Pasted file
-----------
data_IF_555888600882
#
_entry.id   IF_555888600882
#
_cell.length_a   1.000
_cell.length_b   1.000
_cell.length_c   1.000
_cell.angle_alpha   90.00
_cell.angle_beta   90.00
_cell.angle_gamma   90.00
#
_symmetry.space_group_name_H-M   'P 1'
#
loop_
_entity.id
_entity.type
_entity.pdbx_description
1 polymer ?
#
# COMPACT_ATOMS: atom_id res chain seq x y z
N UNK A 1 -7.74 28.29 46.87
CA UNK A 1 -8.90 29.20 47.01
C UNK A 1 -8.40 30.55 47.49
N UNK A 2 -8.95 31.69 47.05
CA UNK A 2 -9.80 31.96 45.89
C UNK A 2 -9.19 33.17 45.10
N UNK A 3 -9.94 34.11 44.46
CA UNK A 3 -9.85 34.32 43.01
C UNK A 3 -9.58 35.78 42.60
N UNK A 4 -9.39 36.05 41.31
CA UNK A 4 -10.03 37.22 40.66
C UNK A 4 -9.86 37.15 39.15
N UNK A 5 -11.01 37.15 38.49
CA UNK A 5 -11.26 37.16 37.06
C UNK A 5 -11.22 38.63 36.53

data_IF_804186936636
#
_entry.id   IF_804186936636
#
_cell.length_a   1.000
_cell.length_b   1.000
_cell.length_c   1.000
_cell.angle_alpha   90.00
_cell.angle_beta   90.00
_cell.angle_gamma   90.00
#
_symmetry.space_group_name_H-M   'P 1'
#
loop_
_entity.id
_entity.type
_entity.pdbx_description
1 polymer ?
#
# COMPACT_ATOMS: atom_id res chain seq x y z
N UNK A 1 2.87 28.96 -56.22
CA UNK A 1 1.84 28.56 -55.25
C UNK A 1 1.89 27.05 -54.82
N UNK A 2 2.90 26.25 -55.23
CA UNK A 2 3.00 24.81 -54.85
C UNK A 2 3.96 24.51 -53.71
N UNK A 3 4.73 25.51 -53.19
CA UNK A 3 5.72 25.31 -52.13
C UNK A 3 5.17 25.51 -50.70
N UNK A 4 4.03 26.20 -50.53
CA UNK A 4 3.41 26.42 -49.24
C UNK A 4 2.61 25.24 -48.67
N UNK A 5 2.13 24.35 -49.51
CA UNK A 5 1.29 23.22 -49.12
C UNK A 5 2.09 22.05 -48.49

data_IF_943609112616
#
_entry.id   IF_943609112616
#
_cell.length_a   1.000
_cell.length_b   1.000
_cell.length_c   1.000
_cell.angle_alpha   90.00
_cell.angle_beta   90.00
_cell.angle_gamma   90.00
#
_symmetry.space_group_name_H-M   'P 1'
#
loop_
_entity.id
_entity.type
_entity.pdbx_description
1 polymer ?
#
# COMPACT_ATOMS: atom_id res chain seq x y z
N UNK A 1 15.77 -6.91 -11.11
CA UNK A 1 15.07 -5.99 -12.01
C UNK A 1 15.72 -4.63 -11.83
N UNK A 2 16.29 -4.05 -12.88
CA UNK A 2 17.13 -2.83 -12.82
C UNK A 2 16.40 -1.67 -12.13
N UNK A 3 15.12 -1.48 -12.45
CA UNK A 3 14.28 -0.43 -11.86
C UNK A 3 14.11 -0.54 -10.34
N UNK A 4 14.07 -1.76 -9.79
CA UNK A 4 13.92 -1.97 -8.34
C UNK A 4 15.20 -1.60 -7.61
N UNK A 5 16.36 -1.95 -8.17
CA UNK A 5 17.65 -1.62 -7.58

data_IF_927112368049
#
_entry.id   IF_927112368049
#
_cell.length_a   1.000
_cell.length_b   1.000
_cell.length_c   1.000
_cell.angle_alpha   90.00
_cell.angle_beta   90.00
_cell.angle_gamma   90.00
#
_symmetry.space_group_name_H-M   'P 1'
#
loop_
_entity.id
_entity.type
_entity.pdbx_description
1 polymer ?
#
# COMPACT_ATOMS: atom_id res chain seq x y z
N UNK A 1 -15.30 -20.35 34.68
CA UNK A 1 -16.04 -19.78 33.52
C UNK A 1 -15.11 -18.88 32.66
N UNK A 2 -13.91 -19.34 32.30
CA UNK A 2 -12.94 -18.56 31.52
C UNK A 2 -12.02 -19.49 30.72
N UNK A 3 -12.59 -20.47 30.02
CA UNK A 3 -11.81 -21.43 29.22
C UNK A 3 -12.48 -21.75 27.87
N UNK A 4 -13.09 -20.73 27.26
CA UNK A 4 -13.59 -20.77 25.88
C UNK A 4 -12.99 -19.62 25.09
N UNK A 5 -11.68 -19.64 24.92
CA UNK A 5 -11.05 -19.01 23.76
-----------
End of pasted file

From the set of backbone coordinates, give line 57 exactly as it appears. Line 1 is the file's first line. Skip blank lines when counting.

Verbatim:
CA UNK A 1 1.84 28.56 -55.25